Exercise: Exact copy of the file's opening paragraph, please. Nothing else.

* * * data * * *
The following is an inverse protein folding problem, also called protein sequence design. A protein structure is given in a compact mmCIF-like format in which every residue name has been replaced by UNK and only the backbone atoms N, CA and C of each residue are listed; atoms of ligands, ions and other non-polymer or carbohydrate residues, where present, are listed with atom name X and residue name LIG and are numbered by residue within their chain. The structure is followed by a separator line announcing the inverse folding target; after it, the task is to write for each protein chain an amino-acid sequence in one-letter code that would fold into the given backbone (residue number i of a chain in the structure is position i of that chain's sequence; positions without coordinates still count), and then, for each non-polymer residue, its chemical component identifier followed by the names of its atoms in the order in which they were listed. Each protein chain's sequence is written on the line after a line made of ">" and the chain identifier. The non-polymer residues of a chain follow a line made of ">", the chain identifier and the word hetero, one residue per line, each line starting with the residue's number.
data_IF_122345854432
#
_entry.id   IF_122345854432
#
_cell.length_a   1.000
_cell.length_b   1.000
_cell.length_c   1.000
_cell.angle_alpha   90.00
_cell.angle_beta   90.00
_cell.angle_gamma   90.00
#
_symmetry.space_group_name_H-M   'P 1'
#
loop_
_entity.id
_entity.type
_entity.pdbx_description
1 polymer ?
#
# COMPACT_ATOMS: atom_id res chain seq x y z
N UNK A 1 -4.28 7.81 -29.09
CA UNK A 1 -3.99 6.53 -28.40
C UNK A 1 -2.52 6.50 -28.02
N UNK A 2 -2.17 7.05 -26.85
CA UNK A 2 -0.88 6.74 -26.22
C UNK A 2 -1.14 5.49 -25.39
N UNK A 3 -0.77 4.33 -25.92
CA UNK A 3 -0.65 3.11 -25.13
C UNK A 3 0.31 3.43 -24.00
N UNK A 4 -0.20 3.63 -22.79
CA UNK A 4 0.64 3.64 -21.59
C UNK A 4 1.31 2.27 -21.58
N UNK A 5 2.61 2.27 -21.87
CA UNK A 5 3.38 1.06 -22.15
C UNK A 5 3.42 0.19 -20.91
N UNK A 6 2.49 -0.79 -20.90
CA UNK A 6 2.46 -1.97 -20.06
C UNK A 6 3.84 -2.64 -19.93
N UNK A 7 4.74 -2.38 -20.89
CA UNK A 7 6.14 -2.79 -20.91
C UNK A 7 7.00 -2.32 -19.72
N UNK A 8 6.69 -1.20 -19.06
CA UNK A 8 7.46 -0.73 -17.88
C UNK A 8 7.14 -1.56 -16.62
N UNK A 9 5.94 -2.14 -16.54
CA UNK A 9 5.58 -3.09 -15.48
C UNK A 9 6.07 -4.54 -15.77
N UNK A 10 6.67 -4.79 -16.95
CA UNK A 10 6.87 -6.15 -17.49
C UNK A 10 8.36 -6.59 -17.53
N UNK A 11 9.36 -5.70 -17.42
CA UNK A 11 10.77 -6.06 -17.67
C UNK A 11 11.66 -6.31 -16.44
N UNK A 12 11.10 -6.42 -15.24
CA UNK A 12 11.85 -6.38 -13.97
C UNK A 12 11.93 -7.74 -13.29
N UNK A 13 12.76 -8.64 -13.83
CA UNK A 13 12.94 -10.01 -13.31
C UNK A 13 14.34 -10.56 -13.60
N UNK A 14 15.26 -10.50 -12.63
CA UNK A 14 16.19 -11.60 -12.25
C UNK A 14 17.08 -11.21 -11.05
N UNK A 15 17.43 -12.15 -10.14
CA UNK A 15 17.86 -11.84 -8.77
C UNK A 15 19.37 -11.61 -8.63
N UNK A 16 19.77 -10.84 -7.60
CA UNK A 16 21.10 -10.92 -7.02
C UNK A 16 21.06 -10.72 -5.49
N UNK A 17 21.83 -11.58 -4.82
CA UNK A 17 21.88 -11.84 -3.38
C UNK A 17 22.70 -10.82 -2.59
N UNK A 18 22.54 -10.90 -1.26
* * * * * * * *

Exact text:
The following is an inverse protein folding problem, also called protein sequence design. A protein structure is given in a compact mmCIF-like format in which every residue name has been replaced by UNK and only the backbone atoms N, CA and C of each residue are listed; atoms of ligands, ions and other non-polymer or carbohydrate residues, where present, are listed with atom name X and residue name LIG and are numbered by residue within their chain. The structure is followed by a separator line announcing the inverse folding target; after it, the task is to write for each protein chain an amino-acid sequence in one-letter code that would fold into the given backbone (residue number i of a chain in the structure is position i of that chain's sequence; positions without coordinates still count), and then, for each non-polymer residue, its chemical component identifier followed by the names of its atoms in the order in which they were listed. Each protein chain's sequence is written on the line after a line made of ">" and the chain identifier. The non-polymer residues of a chain follow a line made of ">", the chain identifier and the word hetero, one residue per line, each line starting with the residue's number.